BUTTERFIELD WHIG INTERPRETATION OF HISTORY PDF

The following study deals with “the whig interpretation of history” in what I conceive to be the accepted meaning of the phrase. At least it covers all that is. [All footnotes are editorial; relevant online materials: Butterfield Papers at the Cambridge University Library; E. Royle, The “Whig” Interpretation of History and its. His most widely known work is still The Whig Interpretation of History. saw the publication of the book Butterfield is most associated with. Less a book than.

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John Bird rated it really liked it Oct 18, Of course Butterfield would not be the first practising historian to struggle with the world of conceptualising historical practise. Butterfield spends too much space up front arguing that historians shouldn’t seek out the origins of or analogies to current phenomena, but instead should point out the differentness of the past in order to make it comprehensible to us.

Though Whig historians are no longer in the ascendency, this is a good antidote for reading history as if it were a story that leads to your particular view of the present.

The work, The Historical Novelhas not aged well. I think he underestimates the inevitability and, indeed, desirability of origins stories. Butterfield’s main interests were historiographythe history of science18th century constitutional history, Christianity and history as well as the theory of international politics. Feb 07, Buttercield Dimitre rated it liked it Shelves: Back to 7 J.

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The Whig Interpretation of History

Jul 05, Miles Smith rated it liked it Shelves: He needed a new publication, and quickly. Open Preview See a Problem? Excellent analysis of Whig history–that is, defining the past in terms of the present.

Fair enough, but I’m willing to step out and make the claim that Pol Pot was a wicked man.

Having dished the Whig interpretation less than 15 years earlier, Butterfield now seemed to have performed a volte-face. Christianity, diplomacy and war.

Eliohs – Butterfield – The Whig Interpretation of History – Contents

I strongly agree with much of this, but I’m not sure the intrrpretation starts out on the right track. Butterfield was a devout Christian and reflected at length on Christian influences in historical perspectives. It weighs in at pages, however, Butterfield claimed that this constituted less than half of his original manuscript.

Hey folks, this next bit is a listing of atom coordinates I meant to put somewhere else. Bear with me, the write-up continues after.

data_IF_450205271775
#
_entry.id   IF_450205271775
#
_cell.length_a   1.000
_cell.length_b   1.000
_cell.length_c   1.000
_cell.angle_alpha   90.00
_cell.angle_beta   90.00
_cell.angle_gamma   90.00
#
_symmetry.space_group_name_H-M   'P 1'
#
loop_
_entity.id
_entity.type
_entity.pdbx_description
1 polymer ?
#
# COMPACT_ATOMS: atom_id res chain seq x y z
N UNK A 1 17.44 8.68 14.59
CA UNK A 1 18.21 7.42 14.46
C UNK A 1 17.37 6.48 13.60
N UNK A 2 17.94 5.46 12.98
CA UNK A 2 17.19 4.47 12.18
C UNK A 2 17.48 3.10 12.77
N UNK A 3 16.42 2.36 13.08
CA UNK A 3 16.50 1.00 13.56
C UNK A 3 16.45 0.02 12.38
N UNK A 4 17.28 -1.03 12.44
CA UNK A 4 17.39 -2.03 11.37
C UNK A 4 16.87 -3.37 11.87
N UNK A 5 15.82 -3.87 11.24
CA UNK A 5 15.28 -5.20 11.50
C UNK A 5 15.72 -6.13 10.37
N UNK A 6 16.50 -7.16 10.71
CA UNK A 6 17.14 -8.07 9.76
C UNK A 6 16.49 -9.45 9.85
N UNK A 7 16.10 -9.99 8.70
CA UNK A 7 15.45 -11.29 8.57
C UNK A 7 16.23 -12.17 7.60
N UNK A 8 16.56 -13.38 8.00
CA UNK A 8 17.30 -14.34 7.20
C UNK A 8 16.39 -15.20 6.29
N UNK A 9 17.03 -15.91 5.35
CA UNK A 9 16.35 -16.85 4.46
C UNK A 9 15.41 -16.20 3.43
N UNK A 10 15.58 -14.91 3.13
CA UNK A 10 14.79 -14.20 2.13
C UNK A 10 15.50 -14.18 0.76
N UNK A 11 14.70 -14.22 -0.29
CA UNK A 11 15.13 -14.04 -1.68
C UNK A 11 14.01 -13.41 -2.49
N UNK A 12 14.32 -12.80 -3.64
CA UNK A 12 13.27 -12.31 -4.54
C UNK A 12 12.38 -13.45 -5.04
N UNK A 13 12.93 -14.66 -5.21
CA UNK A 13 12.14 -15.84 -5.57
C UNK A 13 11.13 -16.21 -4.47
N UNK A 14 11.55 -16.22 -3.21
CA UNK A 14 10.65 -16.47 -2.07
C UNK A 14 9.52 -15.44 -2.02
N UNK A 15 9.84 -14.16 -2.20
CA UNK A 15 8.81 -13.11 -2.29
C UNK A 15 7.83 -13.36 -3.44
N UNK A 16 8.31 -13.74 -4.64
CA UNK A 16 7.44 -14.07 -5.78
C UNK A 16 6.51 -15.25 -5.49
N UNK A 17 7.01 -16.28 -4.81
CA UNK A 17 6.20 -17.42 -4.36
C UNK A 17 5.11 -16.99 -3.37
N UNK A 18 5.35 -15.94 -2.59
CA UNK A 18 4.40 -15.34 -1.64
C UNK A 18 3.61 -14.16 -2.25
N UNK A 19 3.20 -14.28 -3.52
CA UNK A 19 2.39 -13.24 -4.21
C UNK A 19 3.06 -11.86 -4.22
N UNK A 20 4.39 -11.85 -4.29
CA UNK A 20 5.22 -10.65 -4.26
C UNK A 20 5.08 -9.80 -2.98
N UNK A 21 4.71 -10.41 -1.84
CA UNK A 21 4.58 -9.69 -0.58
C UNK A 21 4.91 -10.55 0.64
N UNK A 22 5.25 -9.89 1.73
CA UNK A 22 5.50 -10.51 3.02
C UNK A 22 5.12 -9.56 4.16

The Whig Interpretation did not refer to Whig intsrpretation, but to the 19th-century interpretation of history as one long triumphant march of progress. Just a moment while we sign you in to your Goodreads account.

To see what your friends thought of this book, please sign up. This is imposing a 21st century view of equality onto a people group several generations back. Rather, he jumps to weak conclusions to prove some belief that is irrelevant to what actually happened. Butterfield is a superb writer, and is obviously learned. Butterfield also captures a very intriguing aspect of historical study in his comment that: This book reminded me of why I love history so much: Take another example in the Civil Rights Movement.

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Jan 10, Eb Daniels rated it it was amazing.

The Whig Interpretation of History by Herbert Butterfield

Use has been made of words like conjuncture and contingency to describe what appear as such to the observer and to the historian. Perhaps Bentley felt that inyerpretation nearly pages such a tail-end was unnecessary.

Ms Malin Dahlstrom NA. Interoretation is right that knowledge of this relationship should be included in a biography, but aside from telling us the fact that Peace Tactics of Napoleon was completed seven years before hisstory was published, it does not really tell us anything new about Butterfield the historian.

At the same time, Butterfield’s early works emphasized the limits of a historian’s moral conclusions, “If history can do anything it is to remind us that all our judgments are merely relative to time and circumstance”.

Bentley goes to great lengths to exonerate Butterfield from the charge of being a fellow-traveller — more than is necessary I suspect. This is a must-read for all historians. Return to Book Page.